Tag Archive | Rose Bowl

Teenage Mutant Ninja Turtle Van

TMNT Van
All Photos By Gail

When I was in California at Christmastime, my friend and I spent an afternoon visiting a few locations in Pasadena when you can see the Rose Parade floats in the process of being built. That was really fun and totally recommended! At one location, they also had some booths set up where you could buy overpriced Rose Parade and Rose Bowl swag, and that’s where I saw this Teenage Mutant Ninja Turtle Van, one of the coolest commercial vehicle wraps I’ve ever seen.

TMNT Van Front Grill

TMNT Van Right Side View

Foot Stinks? I do not know what it means.

TMNT Van Rear View

Apparently this Van is fan-owned and not affiliated with the Ninja Turtles, Nickelodeon or any other official TMNT organizations. Find out more about the TMNT Van by visiting This Link!

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Urban Light By Chris Burden at LACMA

Chris Burden LACMA Street Lamps Installation
Urban Light, 2008, Los Angeles County Museum of Art
Sculpture, (Two-hundred and two) restored cast iron antique street lamps (Photos By Gail)

Link to Original Text Source

This forest of city street lights, called Urban Light, was created by artist Chris Burden. Despite initial appearances, the arrangement is not a perfect grid. Depending on where the viewer stands, the lamps arrange themselves in different angles and arrays.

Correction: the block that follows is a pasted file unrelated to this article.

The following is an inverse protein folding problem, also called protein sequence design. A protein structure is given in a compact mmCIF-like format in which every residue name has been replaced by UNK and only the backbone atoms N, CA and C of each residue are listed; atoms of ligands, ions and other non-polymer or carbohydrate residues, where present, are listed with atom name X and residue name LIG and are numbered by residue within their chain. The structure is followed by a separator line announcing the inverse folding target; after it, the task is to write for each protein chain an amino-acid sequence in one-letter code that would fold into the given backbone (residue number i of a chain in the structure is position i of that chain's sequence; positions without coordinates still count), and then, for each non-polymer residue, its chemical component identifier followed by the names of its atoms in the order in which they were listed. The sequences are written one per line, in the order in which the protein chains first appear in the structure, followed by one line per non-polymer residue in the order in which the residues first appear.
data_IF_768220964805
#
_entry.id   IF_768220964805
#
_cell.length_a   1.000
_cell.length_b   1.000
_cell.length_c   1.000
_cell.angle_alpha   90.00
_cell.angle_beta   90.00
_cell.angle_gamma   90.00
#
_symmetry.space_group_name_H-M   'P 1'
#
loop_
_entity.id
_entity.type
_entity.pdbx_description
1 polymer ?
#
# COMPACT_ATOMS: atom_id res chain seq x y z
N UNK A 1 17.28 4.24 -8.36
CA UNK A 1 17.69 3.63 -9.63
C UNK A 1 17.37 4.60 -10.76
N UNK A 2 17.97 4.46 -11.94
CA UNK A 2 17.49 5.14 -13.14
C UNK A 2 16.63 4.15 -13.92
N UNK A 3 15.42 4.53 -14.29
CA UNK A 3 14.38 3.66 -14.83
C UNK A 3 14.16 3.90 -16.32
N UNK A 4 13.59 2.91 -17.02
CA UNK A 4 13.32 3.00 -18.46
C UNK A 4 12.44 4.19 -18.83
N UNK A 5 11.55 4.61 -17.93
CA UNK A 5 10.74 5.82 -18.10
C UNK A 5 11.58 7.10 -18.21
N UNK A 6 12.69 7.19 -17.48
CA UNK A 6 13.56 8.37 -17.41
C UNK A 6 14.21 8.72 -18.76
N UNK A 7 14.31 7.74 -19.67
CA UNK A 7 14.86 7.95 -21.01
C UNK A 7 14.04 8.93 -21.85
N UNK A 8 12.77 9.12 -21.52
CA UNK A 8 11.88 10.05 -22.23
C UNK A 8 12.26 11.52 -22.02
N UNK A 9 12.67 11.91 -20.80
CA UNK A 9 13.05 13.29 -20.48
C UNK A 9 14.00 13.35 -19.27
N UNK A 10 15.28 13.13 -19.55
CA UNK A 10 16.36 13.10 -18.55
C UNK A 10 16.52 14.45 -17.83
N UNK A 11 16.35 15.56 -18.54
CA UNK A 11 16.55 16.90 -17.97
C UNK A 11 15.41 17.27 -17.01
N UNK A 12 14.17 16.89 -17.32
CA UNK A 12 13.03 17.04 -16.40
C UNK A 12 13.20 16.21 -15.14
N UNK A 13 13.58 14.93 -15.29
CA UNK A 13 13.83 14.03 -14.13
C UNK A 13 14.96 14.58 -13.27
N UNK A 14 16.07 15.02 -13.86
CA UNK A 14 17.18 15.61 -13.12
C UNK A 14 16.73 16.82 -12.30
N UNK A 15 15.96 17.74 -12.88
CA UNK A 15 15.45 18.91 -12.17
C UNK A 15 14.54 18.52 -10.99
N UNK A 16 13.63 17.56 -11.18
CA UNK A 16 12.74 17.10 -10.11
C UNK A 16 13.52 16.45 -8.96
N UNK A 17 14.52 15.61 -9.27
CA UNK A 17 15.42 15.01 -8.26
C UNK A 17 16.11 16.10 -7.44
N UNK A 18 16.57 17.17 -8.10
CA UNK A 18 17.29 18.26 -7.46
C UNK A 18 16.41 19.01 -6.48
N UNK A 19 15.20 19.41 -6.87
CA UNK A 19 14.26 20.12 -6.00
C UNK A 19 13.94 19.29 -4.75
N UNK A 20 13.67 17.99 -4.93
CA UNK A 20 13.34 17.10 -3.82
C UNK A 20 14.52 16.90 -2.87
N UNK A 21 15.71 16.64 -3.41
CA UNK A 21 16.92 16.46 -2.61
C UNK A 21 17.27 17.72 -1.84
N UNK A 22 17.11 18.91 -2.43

These 202 cast iron lamps once lit the streets of Los Angeles. Burden bought one at the Rose Bowl flea market, and soon collecting and restoring street lights became an obsession. He painted them all the same neutral gray, in order to draw the eye to all the different varieties of cast iron decoration.

Burden says that street lamps like these were symbols of a civilized and sophisticated city; safe after dark and beautiful to behold. The lights all still work, and they are now powered by solar energy. They are switched on every night from dusk until dawn. At night, Burden says his sculpture becomes transformed into “a building with a roof of light.
Urban Light By Chris Burden at LACMA